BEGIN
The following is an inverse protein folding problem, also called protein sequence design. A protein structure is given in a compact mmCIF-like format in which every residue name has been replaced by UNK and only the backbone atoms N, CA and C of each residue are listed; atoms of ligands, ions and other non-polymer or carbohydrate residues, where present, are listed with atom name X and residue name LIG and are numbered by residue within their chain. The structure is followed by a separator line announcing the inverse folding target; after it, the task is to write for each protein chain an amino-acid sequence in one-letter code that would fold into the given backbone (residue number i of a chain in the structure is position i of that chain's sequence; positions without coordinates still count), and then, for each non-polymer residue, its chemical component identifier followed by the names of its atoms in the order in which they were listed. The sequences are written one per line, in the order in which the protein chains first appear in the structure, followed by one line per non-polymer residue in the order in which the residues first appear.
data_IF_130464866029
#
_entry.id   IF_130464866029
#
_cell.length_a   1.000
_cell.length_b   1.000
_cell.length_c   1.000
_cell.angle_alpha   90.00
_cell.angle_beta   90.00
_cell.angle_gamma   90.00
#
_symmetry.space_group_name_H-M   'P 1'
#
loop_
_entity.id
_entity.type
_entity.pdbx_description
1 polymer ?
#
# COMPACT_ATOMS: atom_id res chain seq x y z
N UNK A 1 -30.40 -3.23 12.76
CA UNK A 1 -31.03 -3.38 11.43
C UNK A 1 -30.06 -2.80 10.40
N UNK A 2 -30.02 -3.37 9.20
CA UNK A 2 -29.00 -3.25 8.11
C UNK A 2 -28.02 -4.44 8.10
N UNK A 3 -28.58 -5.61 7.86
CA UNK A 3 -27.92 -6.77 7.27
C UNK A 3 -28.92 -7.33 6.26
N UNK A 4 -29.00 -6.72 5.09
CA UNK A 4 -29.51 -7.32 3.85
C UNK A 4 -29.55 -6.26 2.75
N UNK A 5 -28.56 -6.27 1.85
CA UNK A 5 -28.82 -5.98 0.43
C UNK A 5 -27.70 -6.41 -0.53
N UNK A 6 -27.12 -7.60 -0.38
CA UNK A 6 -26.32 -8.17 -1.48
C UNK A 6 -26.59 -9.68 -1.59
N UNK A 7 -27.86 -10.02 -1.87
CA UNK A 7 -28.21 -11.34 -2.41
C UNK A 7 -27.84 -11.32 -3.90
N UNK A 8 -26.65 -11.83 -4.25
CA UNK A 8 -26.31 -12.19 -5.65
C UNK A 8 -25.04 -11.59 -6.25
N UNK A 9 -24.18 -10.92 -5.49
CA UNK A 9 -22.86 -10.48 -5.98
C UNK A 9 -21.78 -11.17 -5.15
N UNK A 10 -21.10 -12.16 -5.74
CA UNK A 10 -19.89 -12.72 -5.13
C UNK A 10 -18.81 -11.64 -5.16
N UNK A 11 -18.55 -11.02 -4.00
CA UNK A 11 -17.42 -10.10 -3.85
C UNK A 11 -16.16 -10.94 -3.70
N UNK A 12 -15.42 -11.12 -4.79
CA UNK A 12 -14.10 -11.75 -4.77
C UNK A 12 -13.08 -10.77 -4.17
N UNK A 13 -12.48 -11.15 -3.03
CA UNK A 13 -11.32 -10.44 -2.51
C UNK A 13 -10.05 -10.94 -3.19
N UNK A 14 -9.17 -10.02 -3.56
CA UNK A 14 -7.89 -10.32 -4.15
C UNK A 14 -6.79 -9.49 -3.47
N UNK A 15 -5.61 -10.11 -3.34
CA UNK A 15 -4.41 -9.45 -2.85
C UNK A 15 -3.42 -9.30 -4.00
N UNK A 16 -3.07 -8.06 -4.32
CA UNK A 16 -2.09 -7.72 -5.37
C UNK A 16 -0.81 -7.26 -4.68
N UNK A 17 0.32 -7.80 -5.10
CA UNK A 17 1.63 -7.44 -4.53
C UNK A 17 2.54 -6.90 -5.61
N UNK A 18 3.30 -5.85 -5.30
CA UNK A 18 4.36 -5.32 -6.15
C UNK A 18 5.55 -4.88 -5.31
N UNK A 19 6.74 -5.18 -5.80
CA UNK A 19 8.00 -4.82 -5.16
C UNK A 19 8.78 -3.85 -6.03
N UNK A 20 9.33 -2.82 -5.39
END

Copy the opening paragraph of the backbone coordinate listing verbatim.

The following is an inverse protein folding problem, also called protein sequence design. A protein structure is given in a compact mmCIF-like format in which every residue name has been replaced by UNK and only the backbone atoms N, CA and C of each residue are listed; atoms of ligands, ions and other non-polymer or carbohydrate residues, where present, are listed with atom name X and residue name LIG and are numbered by residue within their chain. The structure is followed by a separator line announcing the inverse folding target; after it, the task is to write for each protein chain an amino-acid sequence in one-letter code that would fold into the given backbone (residue number i of a chain in the structure is position i of that chain's sequence; positions without coordinates still count), and then, for each non-polymer residue, its chemical component identifier followed by the names of its atoms in the order in which they were listed. The sequences are written one per line, in the order in which the protein chains first appear in the structure, followed by one line per non-polymer residue in the order in which the residues first appear.